- The community nursing service has also expanded the Self Management Chronic Conditions Program with the implementation of additional Living a Healthy Life with Long-term Conditions courses for community participants across the ACT. This self-management course is patient- and family-centred and empowers the patient to take more responsibility for their health, monitor and manage their symptoms, adhere to treatment regimes and work collaboratively with their health providers. This course educates patients and carers on a variety of self-management strategies, including the management of pain, fatigue, anxiety and depression, healthy eating, exercise, dealing with difficult emotions and working with health professionals to assist in managing conditions optimally.
- The Exercise Physiology Department is also placing greater emphasis on self-management through behaviour change and goal setting. The department will continue to work with multidisciplinary chronic disease and rehabilitation programs that are already established within the department.
- A research project aimed at improving services for patients with recurring venous leg ulcers was funded through a Nursing and Midwifery Practice Development Scholarship. As part of the project, monthly compression stocking clinics with a nurse practitioner in wound management commenced at Gungahlin Community Health Centre. Interim results indicate improved outcomes for participants. This clinic provides improved patient assessment for suitability for ongoing compression therapy, prescription of correct pressure gradient stockings, improved monitoring of skin integrity, better support and advice for ongoing care, access to a clinic for ongoing expert advice and monitoring by a nurse practitioner.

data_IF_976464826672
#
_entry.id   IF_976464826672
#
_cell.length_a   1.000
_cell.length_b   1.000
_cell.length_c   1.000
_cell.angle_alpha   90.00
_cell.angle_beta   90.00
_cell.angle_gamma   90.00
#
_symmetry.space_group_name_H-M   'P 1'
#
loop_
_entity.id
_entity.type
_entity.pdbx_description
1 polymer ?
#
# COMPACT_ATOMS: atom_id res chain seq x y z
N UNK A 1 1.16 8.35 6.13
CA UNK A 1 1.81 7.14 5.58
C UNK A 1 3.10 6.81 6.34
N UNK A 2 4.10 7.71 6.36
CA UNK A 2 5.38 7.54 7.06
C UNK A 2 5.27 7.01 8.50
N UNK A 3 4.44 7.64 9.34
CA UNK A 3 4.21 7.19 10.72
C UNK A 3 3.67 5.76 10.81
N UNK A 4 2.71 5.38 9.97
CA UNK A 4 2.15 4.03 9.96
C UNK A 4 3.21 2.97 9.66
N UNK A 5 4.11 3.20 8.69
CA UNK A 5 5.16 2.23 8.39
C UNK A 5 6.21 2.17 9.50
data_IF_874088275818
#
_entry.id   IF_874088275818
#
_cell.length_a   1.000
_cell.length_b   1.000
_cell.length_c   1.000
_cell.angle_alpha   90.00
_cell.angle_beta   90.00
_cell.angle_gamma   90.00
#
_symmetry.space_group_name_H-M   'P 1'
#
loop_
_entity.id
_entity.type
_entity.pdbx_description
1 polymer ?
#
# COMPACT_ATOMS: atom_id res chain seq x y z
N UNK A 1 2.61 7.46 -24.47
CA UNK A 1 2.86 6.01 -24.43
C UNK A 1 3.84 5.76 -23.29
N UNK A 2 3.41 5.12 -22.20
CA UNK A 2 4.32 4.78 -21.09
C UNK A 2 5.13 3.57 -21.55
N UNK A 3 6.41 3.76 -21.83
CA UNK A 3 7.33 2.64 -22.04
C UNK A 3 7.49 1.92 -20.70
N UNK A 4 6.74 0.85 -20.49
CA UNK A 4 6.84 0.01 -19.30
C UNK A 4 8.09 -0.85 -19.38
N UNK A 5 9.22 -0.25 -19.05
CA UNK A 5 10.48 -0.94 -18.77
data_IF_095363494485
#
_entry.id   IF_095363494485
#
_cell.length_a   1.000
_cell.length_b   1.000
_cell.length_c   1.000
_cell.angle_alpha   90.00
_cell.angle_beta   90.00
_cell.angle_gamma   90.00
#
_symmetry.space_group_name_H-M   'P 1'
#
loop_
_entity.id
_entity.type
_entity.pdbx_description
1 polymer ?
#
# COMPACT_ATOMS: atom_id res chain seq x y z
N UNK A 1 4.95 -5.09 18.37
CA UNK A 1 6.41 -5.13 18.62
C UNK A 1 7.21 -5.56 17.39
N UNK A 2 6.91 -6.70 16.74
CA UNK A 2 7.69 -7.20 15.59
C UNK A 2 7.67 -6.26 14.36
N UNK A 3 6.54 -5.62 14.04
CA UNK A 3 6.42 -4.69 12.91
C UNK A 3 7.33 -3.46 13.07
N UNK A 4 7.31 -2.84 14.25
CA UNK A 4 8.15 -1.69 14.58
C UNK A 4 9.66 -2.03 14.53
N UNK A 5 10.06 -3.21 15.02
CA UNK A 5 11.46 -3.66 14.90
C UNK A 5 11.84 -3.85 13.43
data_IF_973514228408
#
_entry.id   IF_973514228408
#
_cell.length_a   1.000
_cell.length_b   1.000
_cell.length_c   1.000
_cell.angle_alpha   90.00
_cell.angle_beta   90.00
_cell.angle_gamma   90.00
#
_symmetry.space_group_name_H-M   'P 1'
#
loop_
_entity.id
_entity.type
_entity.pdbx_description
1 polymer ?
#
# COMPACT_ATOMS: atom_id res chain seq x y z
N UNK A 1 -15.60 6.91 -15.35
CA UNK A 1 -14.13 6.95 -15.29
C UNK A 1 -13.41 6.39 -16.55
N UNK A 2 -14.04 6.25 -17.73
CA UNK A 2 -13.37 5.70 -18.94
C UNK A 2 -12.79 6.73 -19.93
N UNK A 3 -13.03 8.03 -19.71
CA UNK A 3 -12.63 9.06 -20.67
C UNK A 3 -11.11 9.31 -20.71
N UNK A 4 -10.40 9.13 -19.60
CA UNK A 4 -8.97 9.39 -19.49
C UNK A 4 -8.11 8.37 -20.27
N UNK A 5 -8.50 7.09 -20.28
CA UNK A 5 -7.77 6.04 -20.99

- Stroke education groups within the Community Rehabilitation Team (CRT) were developed and established during 2013-14. A Vestibular Rehabilitation Clinic has also been established at Phillip Health Centre and Belconnen Health Centre (as part of the CRT). The CRT is also now providing services from the expanded Belconnen Community Health Centre.
- RACC inpatient nursing services successfully introduced assistants in nursing into the Acute Care of the Elderly team (Ward 11A), to improve the quality of service while reducing reliance on short-term agency nurses.
- In collaboration with food services and nutrition services at the Canberra Hospital, the RACC inpatient nursing services team introduced initiatives to improve the nutritional intake of patients. Initiatives include coloured meal mats to denote which patient requires assistance, monthly themed lunches and a move towards a protected mealtime. Protected mealtimes allow patients to eat their meals without disruptions (for example, a ward round or medication round) and enable staff to focus on providing support and assistance to patients.
- The Walk-in Centre in Tuggeranong Community Health Centre opened on 26 June 2014 following the closure of the Walk-in Centre at the Canberra Hospital on 25 June 2014. The Walk-in Centre at Belconnen Community Health Centre opened on 1 July 2014.
- The Prosthetics and Orthotics Service has added the manufacture of custom medical-grade footwear to its range of services. Following necessary recruitment, set-up and training, the service commenced manufacturing custom medical-grade footwear for clients in January 2014.
- The Domiciliary Oxygen and Respiratory Support Scheme renegotiated the contract with the current supplier and commenced purchasing continuous positive airway pressure (CPAP) machines outright, which has resulted in minimising the rental cost of the scheme. At 30 June 2013, 777 clients were receiving support through this scheme. In 2013-14, 971 clients were receiving assistance, an increase of 25 per cent.
- A number of RACC staff received awards during 2013-14:
- Hazel Hurrell, Assistant Director of Nursing, RACC was awarded the 2014 Manager of the Year at the ACT Nursing and Midwifery Excellence Awards; Emma Whitehead, Allied Health Assistant with CRT, was awarded Allied Health Assistant of the Year; and Kerryn Maher, Manager of the RACC Podiatry Service, was awarded Allied Health Professional of the Year and the Allied Health Award for Management and Leadership for Excellence.